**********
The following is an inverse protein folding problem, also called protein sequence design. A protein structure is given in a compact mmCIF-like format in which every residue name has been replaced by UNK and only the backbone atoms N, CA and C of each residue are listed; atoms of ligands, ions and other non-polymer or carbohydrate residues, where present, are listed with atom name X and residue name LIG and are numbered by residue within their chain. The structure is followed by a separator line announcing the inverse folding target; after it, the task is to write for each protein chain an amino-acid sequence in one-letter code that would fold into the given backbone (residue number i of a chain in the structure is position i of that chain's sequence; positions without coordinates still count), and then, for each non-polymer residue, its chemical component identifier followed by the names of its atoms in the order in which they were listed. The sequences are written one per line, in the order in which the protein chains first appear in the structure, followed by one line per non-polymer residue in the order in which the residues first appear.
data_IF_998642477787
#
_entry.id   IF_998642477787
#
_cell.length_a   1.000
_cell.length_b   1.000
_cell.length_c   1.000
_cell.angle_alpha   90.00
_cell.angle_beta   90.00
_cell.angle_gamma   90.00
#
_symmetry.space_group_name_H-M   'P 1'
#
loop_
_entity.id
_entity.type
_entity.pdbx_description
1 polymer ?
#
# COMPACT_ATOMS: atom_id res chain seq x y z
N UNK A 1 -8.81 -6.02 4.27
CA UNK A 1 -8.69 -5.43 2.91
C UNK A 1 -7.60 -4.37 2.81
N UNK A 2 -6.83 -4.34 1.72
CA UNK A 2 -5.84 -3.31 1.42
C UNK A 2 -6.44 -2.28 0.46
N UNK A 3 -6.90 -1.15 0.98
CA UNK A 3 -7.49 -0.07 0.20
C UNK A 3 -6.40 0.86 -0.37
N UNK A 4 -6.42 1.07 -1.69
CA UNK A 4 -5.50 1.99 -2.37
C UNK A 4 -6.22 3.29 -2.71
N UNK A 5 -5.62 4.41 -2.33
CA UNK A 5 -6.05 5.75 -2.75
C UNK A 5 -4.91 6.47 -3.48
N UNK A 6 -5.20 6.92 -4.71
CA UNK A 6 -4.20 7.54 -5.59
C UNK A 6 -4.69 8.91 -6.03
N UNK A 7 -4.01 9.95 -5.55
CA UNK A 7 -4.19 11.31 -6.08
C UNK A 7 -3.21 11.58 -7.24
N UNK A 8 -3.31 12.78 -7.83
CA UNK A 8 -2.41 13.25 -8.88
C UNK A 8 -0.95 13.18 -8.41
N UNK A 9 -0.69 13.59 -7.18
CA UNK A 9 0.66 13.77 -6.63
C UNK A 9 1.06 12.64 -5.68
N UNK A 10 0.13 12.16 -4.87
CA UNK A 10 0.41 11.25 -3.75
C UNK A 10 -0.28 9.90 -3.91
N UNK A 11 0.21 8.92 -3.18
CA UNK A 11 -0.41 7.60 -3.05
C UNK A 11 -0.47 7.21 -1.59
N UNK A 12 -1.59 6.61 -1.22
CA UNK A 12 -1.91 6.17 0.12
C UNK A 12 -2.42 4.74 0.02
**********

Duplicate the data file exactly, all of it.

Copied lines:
The following is an inverse protein folding problem, also called protein sequence design. A protein structure is given in a compact mmCIF-like format in which every residue name has been replaced by UNK and only the backbone atoms N, CA and C of each residue are listed; atoms of ligands, ions and other non-polymer or carbohydrate residues, where present, are listed with atom name X and residue name LIG and are numbered by residue within their chain. The structure is followed by a separator line announcing the inverse folding target; after it, the task is to write for each protein chain an amino-acid sequence in one-letter code that would fold into the given backbone (residue number i of a chain in the structure is position i of that chain's sequence; positions without coordinates still count), and then, for each non-polymer residue, its chemical component identifier followed by the names of its atoms in the order in which they were listed. The sequences are written one per line, in the order in which the protein chains first appear in the structure, followed by one line per non-polymer residue in the order in which the residues first appear.
data_IF_998642477787
#
_entry.id   IF_998642477787
#
_cell.length_a   1.000
_cell.length_b   1.000
_cell.length_c   1.000
_cell.angle_alpha   90.00
_cell.angle_beta   90.00
_cell.angle_gamma   90.00
#
_symmetry.space_group_name_H-M   'P 1'
#
loop_
_entity.id
_entity.type
_entity.pdbx_description
1 polymer ?
#
# COMPACT_ATOMS: atom_id res chain seq x y z
N UNK A 1 -8.81 -6.02 4.27
CA UNK A 1 -8.69 -5.43 2.91
C UNK A 1 -7.60 -4.37 2.81
N UNK A 2 -6.83 -4.34 1.72
CA UNK A 2 -5.84 -3.31 1.42
C UNK A 2 -6.44 -2.28 0.46
N UNK A 3 -6.90 -1.15 0.98
CA UNK A 3 -7.49 -0.07 0.20
C UNK A 3 -6.40 0.86 -0.37
N UNK A 4 -6.42 1.07 -1.69
CA UNK A 4 -5.50 1.99 -2.37
C UNK A 4 -6.22 3.29 -2.71
N UNK A 5 -5.62 4.41 -2.33
CA UNK A 5 -6.05 5.75 -2.75
C UNK A 5 -4.91 6.47 -3.48
N UNK A 6 -5.20 6.92 -4.71
CA UNK A 6 -4.20 7.54 -5.59
C UNK A 6 -4.69 8.91 -6.03
N UNK A 7 -4.01 9.95 -5.55
CA UNK A 7 -4.19 11.31 -6.08
C UNK A 7 -3.21 11.58 -7.24
N UNK A 8 -3.31 12.78 -7.83
CA UNK A 8 -2.41 13.25 -8.88
C UNK A 8 -0.95 13.18 -8.41
N UNK A 9 -0.69 13.59 -7.18
CA UNK A 9 0.66 13.77 -6.63
C UNK A 9 1.06 12.64 -5.68
N UNK A 10 0.13 12.16 -4.87
CA UNK A 10 0.41 11.25 -3.75
C UNK A 10 -0.28 9.90 -3.91
N UNK A 11 0.21 8.92 -3.18
CA UNK A 11 -0.41 7.60 -3.05
C UNK A 11 -0.47 7.21 -1.59
N UNK A 12 -1.59 6.61 -1.22
CA UNK A 12 -1.91 6.17 0.12
C UNK A 12 -2.42 4.74 0.02